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Using closures with the coordinator pattern

Fight against massive view controllers with coordinators on iOS.

Paul Hudson       @twostraws

I talk about coordinators a lot, but there are two questions I get asked a lot:

  • How is it different from the delegate pattern?
  • Why not use closures?

I figured it was time I wrote down permanent answers to these questions so I had something to point folks to.

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Coordinators: the two-minute recap

Before we dive in, I want to briefly outline what coordinators are for those of you who haven’t heard of them before. Coordinators originated with Soroush Khanlou way back in his 2015 article, then were expanded upon in several follow up articles. I’ve also written about the pattern, but I highly recommend you read Soroush’s work.

At their core, coordinators allow us to take navigation logic out of our view controllers, so they have no idea what comes next in our app flow or even that an app flow exists. This means your view controller no longer needs to know about, create, configure, then display an entirely different view controller.

So, instead of writing this sort of code:

navigationController?.pushViewController(detailVC, animated: true)

We instead add a coordinator property to our view controller, ideally using a protocol so we have more flexibility, then call methods on it when something happens:


Using this approach, the coordinator is responsible for deciding what should happen next: it might take one path for iPhone and another for iPad, it might do different things based on which A/B test the user is in, and so on.

Why not just use delegates?

The delegate pattern is hugely important in the world of Apple development. In fact, in my book Swift Design Patterns delegation is literally the first pattern that’s covered – it’s extremely useful for breaking out functionality, and is a central technique for tackling massive view controllers.

But here’s the trick: coordinators are just specialized delegates. Take a look at this code again:


If you want to call it a delegate instead, our code magically transforms into this:


All that’s changed is the name of the property being used – the technique of isolating then carving off navigation code hasn’t changed. That being said, using something specific like coordinator allows you to be more fine-grained in your delegation – you might have several different delegates all working together to support a single object, because there’s no point trading massive view controllers for massive delegates.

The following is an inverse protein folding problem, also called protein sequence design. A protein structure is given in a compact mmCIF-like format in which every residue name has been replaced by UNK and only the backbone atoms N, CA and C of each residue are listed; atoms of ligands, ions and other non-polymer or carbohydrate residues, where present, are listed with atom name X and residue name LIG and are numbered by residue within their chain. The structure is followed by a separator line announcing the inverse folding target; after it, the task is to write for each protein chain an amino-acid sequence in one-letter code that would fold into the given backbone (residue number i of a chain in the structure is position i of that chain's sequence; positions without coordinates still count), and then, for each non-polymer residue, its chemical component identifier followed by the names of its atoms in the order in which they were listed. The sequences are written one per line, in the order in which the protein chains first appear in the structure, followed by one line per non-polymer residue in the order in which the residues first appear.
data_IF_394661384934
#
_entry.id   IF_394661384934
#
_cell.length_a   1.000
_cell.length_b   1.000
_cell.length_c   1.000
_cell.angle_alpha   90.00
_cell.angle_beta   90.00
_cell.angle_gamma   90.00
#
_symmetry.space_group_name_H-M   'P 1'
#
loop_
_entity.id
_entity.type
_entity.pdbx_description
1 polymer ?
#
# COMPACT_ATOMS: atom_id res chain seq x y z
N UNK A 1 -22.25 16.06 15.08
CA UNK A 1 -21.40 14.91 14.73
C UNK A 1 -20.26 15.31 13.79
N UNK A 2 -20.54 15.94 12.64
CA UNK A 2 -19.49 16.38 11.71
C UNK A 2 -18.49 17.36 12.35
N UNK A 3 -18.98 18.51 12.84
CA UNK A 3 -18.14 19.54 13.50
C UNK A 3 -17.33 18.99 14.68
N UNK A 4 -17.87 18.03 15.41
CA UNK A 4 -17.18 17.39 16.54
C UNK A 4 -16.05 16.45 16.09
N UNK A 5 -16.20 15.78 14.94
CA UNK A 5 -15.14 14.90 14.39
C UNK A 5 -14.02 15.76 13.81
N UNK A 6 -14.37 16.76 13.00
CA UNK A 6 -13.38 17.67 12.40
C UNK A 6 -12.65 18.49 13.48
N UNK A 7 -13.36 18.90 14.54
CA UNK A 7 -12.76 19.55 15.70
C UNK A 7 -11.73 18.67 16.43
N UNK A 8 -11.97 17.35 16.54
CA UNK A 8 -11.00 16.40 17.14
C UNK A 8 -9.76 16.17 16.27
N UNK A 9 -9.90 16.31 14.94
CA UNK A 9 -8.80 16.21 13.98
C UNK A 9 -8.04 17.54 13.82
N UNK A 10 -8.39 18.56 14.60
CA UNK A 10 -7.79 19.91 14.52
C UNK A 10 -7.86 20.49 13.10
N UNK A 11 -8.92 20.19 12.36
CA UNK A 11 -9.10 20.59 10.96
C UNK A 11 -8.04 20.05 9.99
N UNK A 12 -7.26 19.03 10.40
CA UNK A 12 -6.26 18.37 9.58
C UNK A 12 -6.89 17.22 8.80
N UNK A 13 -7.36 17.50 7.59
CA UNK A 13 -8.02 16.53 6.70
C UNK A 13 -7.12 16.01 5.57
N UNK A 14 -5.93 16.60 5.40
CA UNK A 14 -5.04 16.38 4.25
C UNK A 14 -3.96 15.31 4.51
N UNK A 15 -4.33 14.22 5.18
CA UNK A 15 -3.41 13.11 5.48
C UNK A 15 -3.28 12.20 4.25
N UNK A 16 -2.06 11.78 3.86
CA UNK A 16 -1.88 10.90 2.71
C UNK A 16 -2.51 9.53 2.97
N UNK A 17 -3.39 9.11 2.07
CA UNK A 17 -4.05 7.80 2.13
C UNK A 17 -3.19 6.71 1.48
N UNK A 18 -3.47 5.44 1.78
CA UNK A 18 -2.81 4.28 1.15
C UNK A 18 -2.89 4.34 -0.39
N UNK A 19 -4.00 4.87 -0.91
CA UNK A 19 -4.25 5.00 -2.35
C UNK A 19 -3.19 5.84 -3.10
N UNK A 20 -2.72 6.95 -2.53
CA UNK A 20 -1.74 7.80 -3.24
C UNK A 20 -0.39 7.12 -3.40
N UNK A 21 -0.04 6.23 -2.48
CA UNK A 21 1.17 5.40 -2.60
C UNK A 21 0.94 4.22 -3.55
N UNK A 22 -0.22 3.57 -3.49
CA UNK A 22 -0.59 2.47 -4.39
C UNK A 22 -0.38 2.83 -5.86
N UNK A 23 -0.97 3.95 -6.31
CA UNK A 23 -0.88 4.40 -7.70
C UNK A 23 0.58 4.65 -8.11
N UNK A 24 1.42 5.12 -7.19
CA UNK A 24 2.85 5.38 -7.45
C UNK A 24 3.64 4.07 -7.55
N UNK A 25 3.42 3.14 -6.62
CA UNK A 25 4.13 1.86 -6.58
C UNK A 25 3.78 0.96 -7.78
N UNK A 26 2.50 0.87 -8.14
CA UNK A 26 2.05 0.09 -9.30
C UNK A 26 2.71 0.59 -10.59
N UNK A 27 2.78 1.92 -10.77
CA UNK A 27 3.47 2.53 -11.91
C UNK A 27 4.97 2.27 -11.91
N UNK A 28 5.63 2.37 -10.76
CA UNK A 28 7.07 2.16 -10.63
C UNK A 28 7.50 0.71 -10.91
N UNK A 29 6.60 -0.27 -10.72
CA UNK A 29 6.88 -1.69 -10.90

Using closures for iOS navigation

When a view controller has only a handful of coordinator callbacks, I often use closure injection rather than sending in a coordinator instance.

So, rather than having a property like this:

weak var coordinator: MainCoordinator?

I would instead have properties like this:

var readAction: ((Article) -> Void)?
var buyAction: ((Product) -> Void)?

That allows to inject callbacks into a view controller rather than a specific coordinator. This has the effect of creating even more loose coupling than having a coordinator object or protocol, allowing us to replace coordinators with something else entirely if we wanted.

From the view controller end, we can trigger those closures like this:

func read() {

From the coordinator end – because coordinators still exist, and still do all the job of controlling navigation – we would write something like this:

detailVC.readAction = { [weak self] in
    self?.read(article: $0)

Note: Make sure you create a new closure and use weak self to avoid the possibility of a retain cycle.

This technique of closure injection is nothing new – in fact, Apple even mentioned it in their WWDC 2016 presentation, Improving Existing Apps with Modern Best Practices. However, I think it has its limits: if you try to pass in more than a couple of closures it gets messy, and you should consider using a coordinator object or protocol instead.

Bonus alternative: protocol composition

There’s one other technique I’d like to mention briefly, because it’s one I find extremely useful.

When making a small app with coordinators, my view controllers have a concrete coordinator type as their property rather than a protocol, like this:

weak var coordinator: MainCoordinator?

When making more advanced apps I’ll add in coordinator protocols that allow me to change which concrete coordinator implementation is being used without affecting anything else, like this:

weak var coordinator: Purchasing?

Coordinator protocols work great for medium-sized apps, but for larger apps I switch over to using protocol composition, like this:

var coordinator: (AnswerHandling & AlertHandling)?

That way I get the benefits of being able to switch concrete implementations, but I also get to be more flexible in breaking up functionality.

Which works best?

Regardless of whether you choose concrete coordinators, protocols, protocol composition, or closure injection, the point is that you’re burdening your view controllers with one less responsibility. All four of those techniques are useful at different points of app development, so it’s worth trying them all out to see which one works best for your team.

Alternatively, if you have a different way of working with coordinators I’d love to hear more – get in touch on Twitter at @twostraws!

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About the author

Paul Hudson is the creator of Hacking with Swift, the most comprehensive series of Swift books in the world. He's also the editor of Swift Developer News, the maintainer of the Swift Knowledge Base, and a speaker at Swift events around the world. If you're curious you can learn more here.

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